The next time you smash your finger or stub your toe, try uttering a few expletives until the throbbing pain becomes less intense. Researchers from the U.K.’s Keele University have found that using a few “colorful metaphors” when genuine pain strikes can go a long way in easing your agony, especially if you don’t do it on a regular basis. In fact, for those who reserve swearing for only the most extreme circumstances, the act was found to be four times more effective than for those who regularly let profanity rip.
Lead researcher and Keele University psychologist Dr. Richard Stephens said the results of the analysis show that swearing can release pain-killing endorphins. He explained that “Swearing provokes an emotional response in the face of stress akin to the flight and fight response” in an individual, which is how the body reacts to a perceived threat or danger. He also added, “I think the benefit of swearing as a response to pain lies in the field either before medical intervention arrives or for minor injuries.”
The study involved 71 adults who were divided into two groups. One group was made up of those who use less than ten swear words on a daily basis, while the other included those who let loose up to forty daily. All participants were asked to specify five words they would be likely to use after smashing their thumb with a hammer, and the the first word on their list would be used in the analysis. In addition, five words that describe a table were solicited from each participant for selective use in the experiment.
The participants were then asked to place their hands into 41-degree water and keep them there for as long as they could possibly stand under two different circumstances. First, the subjects held their hands into the ice-cold water while repeating a non-swear word, and then the second time, they were asked to repeat a swear word while performing the highly uncomfortable task. Before and after plunging their hands into the icy water, the heart rate of each participant was recorded. In addition, when the subjects could no longer stand the cold temperature, they were asked to rate their degree of pain.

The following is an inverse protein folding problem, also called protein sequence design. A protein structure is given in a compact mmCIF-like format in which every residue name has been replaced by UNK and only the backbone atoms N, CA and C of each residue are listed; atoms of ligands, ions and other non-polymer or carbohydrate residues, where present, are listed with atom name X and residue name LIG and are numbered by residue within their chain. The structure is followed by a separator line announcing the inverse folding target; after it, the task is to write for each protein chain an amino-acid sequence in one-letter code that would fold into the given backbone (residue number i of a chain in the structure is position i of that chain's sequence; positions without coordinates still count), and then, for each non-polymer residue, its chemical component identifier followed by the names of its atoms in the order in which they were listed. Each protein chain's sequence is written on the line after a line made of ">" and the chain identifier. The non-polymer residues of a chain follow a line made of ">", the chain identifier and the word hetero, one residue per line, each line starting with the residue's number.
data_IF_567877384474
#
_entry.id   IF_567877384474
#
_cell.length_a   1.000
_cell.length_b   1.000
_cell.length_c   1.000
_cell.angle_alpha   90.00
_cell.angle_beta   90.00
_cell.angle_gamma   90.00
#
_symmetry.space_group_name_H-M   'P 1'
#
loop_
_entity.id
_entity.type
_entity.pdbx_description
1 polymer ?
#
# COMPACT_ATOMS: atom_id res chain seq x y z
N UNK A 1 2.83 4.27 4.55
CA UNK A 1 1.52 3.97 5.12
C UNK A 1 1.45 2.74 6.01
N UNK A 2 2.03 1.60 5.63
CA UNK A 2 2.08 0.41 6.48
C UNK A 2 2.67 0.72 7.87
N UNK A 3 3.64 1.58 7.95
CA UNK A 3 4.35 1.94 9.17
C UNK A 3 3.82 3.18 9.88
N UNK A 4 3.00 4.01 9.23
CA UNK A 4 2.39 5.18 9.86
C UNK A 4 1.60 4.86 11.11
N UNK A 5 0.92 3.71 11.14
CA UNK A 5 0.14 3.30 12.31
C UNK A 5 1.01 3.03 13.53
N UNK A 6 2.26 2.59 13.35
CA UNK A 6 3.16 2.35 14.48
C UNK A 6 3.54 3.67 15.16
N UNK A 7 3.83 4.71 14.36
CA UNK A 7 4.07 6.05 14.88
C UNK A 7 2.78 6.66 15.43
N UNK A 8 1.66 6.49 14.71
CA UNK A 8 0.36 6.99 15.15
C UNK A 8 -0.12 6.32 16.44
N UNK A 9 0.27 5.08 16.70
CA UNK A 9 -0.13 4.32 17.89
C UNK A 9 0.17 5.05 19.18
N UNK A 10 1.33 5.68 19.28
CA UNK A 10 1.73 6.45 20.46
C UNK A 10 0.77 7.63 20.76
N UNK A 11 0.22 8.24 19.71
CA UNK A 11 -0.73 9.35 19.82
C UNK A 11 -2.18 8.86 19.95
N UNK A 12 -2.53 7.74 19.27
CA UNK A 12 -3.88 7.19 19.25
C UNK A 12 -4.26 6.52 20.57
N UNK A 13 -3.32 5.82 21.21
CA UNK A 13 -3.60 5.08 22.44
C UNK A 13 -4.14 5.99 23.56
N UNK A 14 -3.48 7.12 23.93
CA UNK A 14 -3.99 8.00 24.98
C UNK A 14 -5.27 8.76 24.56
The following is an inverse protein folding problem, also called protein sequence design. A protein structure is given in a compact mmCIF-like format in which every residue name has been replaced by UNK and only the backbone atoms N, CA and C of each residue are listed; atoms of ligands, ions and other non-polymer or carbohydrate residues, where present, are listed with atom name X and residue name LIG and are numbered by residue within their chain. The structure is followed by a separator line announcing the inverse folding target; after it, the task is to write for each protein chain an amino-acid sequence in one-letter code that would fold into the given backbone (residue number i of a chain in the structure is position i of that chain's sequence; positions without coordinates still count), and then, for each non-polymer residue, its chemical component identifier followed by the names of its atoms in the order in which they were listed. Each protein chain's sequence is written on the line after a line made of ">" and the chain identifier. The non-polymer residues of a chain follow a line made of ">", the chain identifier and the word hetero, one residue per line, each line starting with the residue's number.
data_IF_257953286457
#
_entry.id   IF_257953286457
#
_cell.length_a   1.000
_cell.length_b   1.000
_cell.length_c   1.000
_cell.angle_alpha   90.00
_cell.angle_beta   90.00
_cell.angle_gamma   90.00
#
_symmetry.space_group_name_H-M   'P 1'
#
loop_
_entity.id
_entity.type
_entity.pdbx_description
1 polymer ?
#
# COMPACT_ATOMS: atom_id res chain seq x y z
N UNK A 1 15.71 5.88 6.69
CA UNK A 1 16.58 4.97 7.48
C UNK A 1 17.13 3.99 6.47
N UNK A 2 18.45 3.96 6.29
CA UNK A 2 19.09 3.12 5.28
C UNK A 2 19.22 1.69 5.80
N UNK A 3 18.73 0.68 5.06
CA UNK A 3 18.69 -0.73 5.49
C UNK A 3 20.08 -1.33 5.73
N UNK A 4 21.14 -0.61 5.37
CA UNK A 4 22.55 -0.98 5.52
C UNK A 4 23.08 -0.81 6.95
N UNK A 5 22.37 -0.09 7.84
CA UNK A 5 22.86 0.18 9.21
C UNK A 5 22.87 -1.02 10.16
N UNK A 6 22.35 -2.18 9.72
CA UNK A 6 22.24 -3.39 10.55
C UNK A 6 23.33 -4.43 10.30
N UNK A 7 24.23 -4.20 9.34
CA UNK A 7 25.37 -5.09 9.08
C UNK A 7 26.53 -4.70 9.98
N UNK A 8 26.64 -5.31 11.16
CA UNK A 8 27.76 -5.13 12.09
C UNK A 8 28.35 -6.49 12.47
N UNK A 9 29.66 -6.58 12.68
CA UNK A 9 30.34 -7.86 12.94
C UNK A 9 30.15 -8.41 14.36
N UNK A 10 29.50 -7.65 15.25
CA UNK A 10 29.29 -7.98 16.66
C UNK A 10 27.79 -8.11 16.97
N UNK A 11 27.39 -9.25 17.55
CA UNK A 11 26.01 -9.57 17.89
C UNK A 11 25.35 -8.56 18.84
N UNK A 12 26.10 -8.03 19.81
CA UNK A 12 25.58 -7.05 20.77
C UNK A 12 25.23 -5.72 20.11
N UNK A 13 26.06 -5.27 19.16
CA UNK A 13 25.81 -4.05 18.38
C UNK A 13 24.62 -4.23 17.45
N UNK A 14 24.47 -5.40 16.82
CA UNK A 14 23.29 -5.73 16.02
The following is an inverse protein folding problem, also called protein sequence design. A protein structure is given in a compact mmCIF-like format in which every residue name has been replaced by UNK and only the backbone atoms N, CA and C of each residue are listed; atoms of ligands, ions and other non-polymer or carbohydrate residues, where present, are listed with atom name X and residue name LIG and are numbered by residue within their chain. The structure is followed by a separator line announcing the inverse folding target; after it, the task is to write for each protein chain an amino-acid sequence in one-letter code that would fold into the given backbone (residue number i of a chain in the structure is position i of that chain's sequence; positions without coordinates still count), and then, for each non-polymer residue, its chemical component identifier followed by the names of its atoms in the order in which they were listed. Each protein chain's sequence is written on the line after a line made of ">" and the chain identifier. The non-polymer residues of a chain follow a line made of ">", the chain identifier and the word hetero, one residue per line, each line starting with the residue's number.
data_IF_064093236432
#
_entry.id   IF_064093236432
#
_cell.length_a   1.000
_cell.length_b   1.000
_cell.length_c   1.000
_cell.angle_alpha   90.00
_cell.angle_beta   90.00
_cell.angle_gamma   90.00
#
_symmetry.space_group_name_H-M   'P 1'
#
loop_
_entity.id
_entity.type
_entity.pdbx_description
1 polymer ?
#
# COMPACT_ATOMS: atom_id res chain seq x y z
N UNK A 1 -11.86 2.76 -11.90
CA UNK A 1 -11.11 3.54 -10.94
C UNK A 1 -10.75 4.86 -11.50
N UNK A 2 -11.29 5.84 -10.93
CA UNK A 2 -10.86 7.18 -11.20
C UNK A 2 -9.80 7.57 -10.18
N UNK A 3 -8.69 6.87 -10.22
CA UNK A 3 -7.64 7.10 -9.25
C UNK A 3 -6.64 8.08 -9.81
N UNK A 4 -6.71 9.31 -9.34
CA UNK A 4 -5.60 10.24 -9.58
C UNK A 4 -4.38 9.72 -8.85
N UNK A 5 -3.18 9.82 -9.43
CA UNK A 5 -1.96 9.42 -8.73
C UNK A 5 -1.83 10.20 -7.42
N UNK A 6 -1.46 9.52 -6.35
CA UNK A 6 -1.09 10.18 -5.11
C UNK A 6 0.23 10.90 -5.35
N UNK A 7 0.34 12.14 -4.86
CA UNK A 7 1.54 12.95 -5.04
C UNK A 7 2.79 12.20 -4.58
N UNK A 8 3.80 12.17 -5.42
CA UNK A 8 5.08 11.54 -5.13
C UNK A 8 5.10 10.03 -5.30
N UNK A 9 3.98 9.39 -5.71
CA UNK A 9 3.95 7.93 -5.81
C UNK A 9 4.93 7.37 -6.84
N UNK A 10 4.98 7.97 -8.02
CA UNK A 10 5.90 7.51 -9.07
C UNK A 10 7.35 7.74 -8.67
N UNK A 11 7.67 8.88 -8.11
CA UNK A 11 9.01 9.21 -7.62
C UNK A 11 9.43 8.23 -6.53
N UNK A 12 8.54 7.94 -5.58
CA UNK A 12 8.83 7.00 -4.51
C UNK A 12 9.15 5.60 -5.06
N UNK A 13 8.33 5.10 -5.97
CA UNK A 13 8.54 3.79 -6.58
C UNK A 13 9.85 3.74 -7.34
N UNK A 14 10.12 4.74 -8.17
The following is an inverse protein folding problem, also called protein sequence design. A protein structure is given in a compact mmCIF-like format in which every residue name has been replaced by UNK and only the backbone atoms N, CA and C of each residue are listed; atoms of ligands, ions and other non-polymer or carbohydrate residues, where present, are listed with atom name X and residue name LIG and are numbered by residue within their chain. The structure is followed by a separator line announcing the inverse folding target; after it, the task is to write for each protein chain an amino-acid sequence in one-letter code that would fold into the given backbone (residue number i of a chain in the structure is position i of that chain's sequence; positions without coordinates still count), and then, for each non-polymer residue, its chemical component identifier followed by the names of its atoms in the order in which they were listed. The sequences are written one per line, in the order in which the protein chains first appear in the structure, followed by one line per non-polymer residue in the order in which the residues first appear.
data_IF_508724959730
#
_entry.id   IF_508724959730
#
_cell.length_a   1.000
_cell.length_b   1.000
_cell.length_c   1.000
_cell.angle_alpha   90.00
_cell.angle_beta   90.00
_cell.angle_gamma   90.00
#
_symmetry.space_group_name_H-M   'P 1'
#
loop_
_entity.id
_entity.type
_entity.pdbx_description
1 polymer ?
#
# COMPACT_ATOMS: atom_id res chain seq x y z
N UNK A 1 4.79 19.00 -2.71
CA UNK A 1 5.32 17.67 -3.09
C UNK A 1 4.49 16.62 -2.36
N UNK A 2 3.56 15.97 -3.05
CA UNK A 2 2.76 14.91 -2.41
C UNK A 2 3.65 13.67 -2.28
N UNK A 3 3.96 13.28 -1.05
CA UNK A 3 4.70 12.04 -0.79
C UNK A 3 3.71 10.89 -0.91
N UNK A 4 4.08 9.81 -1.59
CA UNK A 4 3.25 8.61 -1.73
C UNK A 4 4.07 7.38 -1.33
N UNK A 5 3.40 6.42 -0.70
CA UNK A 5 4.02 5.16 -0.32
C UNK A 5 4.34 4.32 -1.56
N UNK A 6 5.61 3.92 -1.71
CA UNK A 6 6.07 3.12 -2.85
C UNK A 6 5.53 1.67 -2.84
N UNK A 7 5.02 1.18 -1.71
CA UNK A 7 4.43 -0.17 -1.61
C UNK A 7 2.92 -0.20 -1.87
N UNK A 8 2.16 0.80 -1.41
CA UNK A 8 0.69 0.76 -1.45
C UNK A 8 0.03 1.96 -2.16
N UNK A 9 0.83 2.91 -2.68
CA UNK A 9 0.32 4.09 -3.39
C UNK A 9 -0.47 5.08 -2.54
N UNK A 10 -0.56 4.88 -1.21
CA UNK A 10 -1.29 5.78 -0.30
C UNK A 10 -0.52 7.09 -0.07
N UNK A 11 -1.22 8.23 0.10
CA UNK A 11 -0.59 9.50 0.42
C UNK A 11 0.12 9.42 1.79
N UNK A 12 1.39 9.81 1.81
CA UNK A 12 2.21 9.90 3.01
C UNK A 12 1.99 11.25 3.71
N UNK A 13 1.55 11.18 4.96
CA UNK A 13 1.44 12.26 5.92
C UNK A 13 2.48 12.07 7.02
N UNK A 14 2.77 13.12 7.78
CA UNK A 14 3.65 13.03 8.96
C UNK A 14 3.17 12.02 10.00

Findings showed that among those who are prone to swear less were able to withstand the icy water for up to 45 seconds longer while swearing than while not swearing. However, among those who swear more regularly, staying power was increased by only 10 seconds longer while swearing versus not swearing. Overall, findings indicated that swearing increased the heart rate as well as the tolerance for pain among all the study participants.
Regarding the results of the study, Stephens said, “You stub your toe, you let fly with some expletives and you move on. But as our new study shows—if you overdo casual everyday swearing, then it seems that you would not get the benefit of letting fly with an expletive at that moment when you injure yourself.”
In conclusion, the study authors reported, “Swearing increased pain tolerance, increased heart rate and decreased perceived pain compared with not swearing.” However, an interesting note is that it appears that the women in the study gained the most benefit from use of the painkilling tool, as the authors noted that swearing “did not increase pain tolerance in males with a tendency to catastrophise.” Therefore, men who wish to achieve painkilling satisfaction need to refrain from overuse of profanity.
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